KSTP TV 5 “On the Road with Jason Davis”
Some works of art have no intrinsic value. They are there just for the moment, a statement by a human being to whoever sees them, and it's up to the viewer to decide what they mean. Jason Davis found some very good examples in the woods and tracked down the man who made them.
The lone figure of Joel Carter is a familiar sight along the banks of Chester Creek in Duluth, Minnesota but he is not here just for the exercise he is a man with a purpose.
Joel Carter: "Life is quite short. And I think in the last number of years I've thought that I'd really like to show up for all the moments of my life."
Joel shows up in this beautiful park for a reason that seems strange and quixotic to many people. He's here to practice a philosophy he learned several years ago from a Native American mystic named Guy Red Owl.
Joel Carter: "Listen to the rocks."
The peaceful sights and sounds of the Chester Creek are a far cry from the workaday world of Doctor Joel Carter, emergency room physician at St. Luke's Hospital in Duluth.
"We have very powerful medicines, we have thrombolytics and we have expensive anti-hypertensive and we can shock people back to life. But I've come to see that the most powerful medicine there is - is choice. The choices that people make in their lives. "
Eight-hour shifts in this extremely high stress environment leave Dr. Joel Carter emotionally drained and physically exhausted. So his choice is to work only part time. Other moments are spent building his strange and evocative rock cairns anywhere he can find enough raw material.
"I've learned an awful lot about being lost in the moment of creativity. Sometimes it's hard to be creative as a physician." "Maybe it's about making a mark.
Maybe it's about bringing some of the rocks to life. And it's amazing as some of them have character and personality."
Rock sculptures like this have been built by various cultures around the world for centuries. They are most plentiful in the Arctic where they are an important part of the Inuit tradition called 'inuksuit'. They have meant different things to different people but to Joel Carter They bring a whole new meaning to the word "patients."
"Some of these balancing things you think shouldn't be possible. And to me that's a little lesson to life that maybe some of the things we don't think could be possible actually are if we are willing to try and be patient with ourselves. Patient with other people. Patient with our relationships. Patient with life."
Joel Carter is a patient man. As fast as he builds these improbable structures someone comes along and knocks them over.
Joel Carter: "A victim of the rock stalker.
Jason Davis: "The rock stalker?"
Joel: "The rock stalker got that one."
Some of Joel's creations last a few days. Many are destroyed within hours. He says it doesn't matter.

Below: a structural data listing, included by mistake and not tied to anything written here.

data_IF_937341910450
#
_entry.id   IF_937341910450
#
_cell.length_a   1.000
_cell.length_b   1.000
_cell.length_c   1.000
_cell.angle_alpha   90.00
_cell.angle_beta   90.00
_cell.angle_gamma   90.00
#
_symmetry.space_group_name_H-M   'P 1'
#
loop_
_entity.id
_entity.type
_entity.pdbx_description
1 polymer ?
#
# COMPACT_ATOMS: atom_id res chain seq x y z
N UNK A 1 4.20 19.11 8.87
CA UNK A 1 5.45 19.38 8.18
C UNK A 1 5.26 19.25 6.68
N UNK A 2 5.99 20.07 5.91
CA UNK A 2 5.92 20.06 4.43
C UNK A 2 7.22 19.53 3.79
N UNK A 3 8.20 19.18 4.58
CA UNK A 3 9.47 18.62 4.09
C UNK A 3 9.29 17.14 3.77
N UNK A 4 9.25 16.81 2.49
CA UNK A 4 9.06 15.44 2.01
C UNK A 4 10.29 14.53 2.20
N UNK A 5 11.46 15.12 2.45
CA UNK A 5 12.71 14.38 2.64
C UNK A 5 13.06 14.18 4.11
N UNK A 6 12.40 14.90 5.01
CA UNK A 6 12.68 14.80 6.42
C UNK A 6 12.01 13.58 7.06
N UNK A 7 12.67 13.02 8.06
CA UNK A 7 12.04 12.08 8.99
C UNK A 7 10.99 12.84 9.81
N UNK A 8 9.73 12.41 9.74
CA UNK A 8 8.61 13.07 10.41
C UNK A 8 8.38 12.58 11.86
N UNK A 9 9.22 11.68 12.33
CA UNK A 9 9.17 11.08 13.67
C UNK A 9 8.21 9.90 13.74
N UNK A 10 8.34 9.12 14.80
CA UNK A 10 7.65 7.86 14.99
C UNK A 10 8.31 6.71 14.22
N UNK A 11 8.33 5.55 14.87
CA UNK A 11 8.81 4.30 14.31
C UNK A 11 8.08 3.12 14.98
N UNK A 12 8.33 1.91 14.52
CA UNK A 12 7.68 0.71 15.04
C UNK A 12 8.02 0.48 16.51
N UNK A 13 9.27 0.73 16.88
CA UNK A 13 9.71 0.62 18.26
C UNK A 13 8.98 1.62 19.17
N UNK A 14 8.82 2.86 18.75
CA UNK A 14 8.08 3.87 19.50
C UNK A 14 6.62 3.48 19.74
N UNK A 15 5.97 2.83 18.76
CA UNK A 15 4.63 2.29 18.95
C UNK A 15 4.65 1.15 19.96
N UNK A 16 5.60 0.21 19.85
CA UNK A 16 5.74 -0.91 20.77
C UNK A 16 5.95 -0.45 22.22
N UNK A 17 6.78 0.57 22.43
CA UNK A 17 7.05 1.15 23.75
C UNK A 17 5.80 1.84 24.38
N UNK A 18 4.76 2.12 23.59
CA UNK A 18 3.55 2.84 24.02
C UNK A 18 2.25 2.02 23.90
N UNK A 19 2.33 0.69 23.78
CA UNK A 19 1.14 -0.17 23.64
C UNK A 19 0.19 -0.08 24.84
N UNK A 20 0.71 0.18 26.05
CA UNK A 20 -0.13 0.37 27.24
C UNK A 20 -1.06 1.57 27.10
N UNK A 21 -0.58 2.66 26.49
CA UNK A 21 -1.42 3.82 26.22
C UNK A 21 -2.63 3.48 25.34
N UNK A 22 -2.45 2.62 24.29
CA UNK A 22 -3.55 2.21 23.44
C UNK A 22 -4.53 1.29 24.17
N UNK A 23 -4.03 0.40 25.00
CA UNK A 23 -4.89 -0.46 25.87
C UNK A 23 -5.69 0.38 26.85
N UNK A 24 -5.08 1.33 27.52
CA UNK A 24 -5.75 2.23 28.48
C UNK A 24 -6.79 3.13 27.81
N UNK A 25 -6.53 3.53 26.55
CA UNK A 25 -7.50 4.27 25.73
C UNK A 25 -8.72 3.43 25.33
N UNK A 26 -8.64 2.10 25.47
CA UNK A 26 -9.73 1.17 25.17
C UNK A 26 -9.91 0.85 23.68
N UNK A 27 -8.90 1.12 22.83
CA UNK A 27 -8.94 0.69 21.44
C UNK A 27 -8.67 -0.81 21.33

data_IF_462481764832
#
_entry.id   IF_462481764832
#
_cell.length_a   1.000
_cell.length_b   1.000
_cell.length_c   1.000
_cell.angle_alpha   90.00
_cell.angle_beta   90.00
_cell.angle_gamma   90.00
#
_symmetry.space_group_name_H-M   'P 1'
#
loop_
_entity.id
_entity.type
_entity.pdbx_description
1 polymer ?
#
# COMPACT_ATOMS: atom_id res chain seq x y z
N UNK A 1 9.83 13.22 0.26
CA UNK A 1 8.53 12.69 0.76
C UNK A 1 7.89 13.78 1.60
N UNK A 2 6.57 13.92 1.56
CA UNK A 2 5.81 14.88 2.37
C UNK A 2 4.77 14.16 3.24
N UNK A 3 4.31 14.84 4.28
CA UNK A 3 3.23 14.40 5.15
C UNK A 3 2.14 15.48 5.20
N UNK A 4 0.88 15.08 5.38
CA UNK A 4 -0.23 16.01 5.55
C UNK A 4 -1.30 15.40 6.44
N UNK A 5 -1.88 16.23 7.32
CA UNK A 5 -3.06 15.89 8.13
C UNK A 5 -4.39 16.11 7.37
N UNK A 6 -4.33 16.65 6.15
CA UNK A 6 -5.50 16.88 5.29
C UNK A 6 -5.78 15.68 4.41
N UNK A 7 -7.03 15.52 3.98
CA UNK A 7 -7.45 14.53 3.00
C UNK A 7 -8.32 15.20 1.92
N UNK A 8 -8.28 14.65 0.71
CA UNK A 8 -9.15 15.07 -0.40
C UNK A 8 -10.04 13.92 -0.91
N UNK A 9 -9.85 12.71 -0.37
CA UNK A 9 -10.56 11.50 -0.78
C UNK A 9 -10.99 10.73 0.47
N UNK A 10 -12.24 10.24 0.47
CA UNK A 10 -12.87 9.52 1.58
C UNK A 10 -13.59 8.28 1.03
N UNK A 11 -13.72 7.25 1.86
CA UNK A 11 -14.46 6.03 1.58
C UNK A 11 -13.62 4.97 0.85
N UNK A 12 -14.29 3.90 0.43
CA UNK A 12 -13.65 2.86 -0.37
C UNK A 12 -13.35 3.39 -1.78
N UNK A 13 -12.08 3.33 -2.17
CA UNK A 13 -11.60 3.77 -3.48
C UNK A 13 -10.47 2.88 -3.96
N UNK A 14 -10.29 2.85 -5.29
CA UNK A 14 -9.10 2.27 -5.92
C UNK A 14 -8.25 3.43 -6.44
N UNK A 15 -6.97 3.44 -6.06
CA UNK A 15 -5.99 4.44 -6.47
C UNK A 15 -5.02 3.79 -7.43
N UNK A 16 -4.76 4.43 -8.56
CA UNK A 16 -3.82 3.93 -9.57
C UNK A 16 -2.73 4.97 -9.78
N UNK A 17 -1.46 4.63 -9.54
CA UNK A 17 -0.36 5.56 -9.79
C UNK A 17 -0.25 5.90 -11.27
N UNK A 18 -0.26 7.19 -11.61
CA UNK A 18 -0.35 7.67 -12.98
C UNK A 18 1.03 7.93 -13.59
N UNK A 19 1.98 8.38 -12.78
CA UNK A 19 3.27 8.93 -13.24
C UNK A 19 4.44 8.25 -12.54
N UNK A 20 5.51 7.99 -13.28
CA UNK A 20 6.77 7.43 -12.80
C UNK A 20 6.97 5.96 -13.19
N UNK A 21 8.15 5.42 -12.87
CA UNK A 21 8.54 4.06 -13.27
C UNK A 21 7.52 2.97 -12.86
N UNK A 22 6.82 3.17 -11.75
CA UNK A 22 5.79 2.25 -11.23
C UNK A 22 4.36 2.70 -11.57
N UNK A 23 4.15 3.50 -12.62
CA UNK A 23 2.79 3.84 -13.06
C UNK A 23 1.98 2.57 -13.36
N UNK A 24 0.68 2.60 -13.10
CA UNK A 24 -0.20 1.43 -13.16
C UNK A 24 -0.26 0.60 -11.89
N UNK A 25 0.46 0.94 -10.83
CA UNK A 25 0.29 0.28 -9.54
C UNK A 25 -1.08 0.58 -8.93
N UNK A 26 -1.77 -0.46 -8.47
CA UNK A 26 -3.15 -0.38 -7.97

Joel: "You appreciate the moment of them being around."
Jason: "The second time you've built this one."
Joel: "The second time, and maybe you never know I'll have another opportunity."
Jason Davis/On the Road: "Someone is bound to come along and push this Over but they should know that the Inuit say that anyone who destroys an inuksuit shortens their own life."
Joel's rock figures only exist for a few fleeting moments of time but he has learned to photograph each one, for him to remember and others to share.
"There are some that are my favorites and those are the ones that are saved and made into prints. And so they are gone but they are still with me."
"It's about maybe having people listen to their own rocks and their own lives and learn what the rocks have to teach them. They've taught me an awful lot."
Jason Davis/On the Road: "The best part of having one's life up in the air is it gives one a great view of everything else." That's a sample of Joel Carters simple philosophical writings recently published in a couple of new books: 'Rock People', which has a lot of photos of his sculptures, and 'Lava Lamp Lessons', about the emergency room.You can get 'Rock People' at most bookstores.Learn more on his website: www.rockpeople.org or e-mail him at email@example.com
5 EYEWITNESS NEWS' long running “On the Road” news franchise is spinning off into a new half-hour weekly television program. Uncovering the intriguing stories of fascinating local people and places, “5 EYEWITNESS NEWS On the Road with Jason Davis” airs every Saturday at 10:35 p.m in Minnesota. With a keen eye on amazing and extraordinary individuals, Jason draws from a 25-year track record of filing more than 2,500 stories from more than 35 countries. His team, focused exclusively on this new program, will bring viewers something new to the local television landscape with deeper insight, edge and perspective into the interesting lives and lifestyles of our region.